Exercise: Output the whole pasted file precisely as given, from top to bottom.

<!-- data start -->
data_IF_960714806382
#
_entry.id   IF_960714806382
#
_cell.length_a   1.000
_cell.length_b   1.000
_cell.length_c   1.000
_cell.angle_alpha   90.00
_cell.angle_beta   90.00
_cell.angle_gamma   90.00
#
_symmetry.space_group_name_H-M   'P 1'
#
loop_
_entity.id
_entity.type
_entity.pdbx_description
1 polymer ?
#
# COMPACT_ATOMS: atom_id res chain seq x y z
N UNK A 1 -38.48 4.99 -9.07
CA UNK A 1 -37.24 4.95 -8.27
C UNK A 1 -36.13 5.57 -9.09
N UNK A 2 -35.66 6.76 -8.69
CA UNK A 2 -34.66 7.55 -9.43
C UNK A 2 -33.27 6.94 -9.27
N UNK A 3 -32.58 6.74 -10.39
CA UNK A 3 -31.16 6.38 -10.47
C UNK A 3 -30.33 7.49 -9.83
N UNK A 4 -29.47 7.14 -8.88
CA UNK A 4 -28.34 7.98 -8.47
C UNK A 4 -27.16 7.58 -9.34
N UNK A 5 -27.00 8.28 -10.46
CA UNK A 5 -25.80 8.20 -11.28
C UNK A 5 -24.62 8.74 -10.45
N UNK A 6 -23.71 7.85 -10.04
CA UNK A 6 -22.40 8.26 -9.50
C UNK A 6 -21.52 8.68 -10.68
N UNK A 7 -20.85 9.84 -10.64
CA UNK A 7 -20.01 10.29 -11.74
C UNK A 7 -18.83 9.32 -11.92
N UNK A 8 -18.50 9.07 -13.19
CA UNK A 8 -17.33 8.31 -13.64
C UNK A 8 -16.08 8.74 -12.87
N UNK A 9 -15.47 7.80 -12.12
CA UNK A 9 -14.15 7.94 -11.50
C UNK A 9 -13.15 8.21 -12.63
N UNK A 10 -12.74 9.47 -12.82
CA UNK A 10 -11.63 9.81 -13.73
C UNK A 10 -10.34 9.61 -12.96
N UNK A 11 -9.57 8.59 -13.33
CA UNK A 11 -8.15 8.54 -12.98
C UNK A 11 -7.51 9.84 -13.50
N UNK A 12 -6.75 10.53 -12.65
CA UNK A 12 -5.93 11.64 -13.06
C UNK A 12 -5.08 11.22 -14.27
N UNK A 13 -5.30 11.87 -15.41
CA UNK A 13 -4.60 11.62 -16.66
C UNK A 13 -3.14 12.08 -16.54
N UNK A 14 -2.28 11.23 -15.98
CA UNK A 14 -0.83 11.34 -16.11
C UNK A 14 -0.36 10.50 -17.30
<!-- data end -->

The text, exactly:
data_IF_960714806382
#
_entry.id   IF_960714806382
#
_cell.length_a   1.000
_cell.length_b   1.000
_cell.length_c   1.000
_cell.angle_alpha   90.00
_cell.angle_beta   90.00
_cell.angle_gamma   90.00
#
_symmetry.space_group_name_H-M   'P 1'
#
loop_
_entity.id
_entity.type
_entity.pdbx_description
1 polymer ?
#
# COMPACT_ATOMS: atom_id res chain seq x y z
N UNK A 1 -38.48 4.99 -9.07
CA UNK A 1 -37.24 4.95 -8.27
C UNK A 1 -36.13 5.57 -9.09
N UNK A 2 -35.66 6.76 -8.69
CA UNK A 2 -34.66 7.55 -9.43
C UNK A 2 -33.27 6.94 -9.27
N UNK A 3 -32.58 6.74 -10.39
CA UNK A 3 -31.16 6.38 -10.47
C UNK A 3 -30.33 7.49 -9.83
N UNK A 4 -29.47 7.14 -8.88
CA UNK A 4 -28.34 7.98 -8.47
C UNK A 4 -27.16 7.58 -9.34
N UNK A 5 -27.00 8.28 -10.46
CA UNK A 5 -25.80 8.20 -11.28
C UNK A 5 -24.62 8.74 -10.45
N UNK A 6 -23.71 7.85 -10.04
CA UNK A 6 -22.40 8.26 -9.50
C UNK A 6 -21.52 8.68 -10.68
N UNK A 7 -20.85 9.84 -10.64
CA UNK A 7 -20.01 10.29 -11.74
C UNK A 7 -18.83 9.32 -11.92
N UNK A 8 -18.50 9.07 -13.19
CA UNK A 8 -17.33 8.31 -13.64
C UNK A 8 -16.08 8.74 -12.87
N UNK A 9 -15.47 7.80 -12.12
CA UNK A 9 -14.15 7.94 -11.50
C UNK A 9 -13.15 8.21 -12.63
N UNK A 10 -12.74 9.47 -12.82
CA UNK A 10 -11.63 9.81 -13.73
C UNK A 10 -10.34 9.61 -12.96
N UNK A 11 -9.57 8.59 -13.33
CA UNK A 11 -8.15 8.54 -12.98
C UNK A 11 -7.51 9.84 -13.50
N UNK A 12 -6.75 10.53 -12.65
CA UNK A 12 -5.93 11.64 -13.06
C UNK A 12 -5.08 11.22 -14.27
N UNK A 13 -5.30 11.87 -15.41
CA UNK A 13 -4.60 11.62 -16.66
C UNK A 13 -3.14 12.08 -16.54
N UNK A 14 -2.28 11.23 -15.98
CA UNK A 14 -0.83 11.34 -16.11
C UNK A 14 -0.36 10.50 -17.30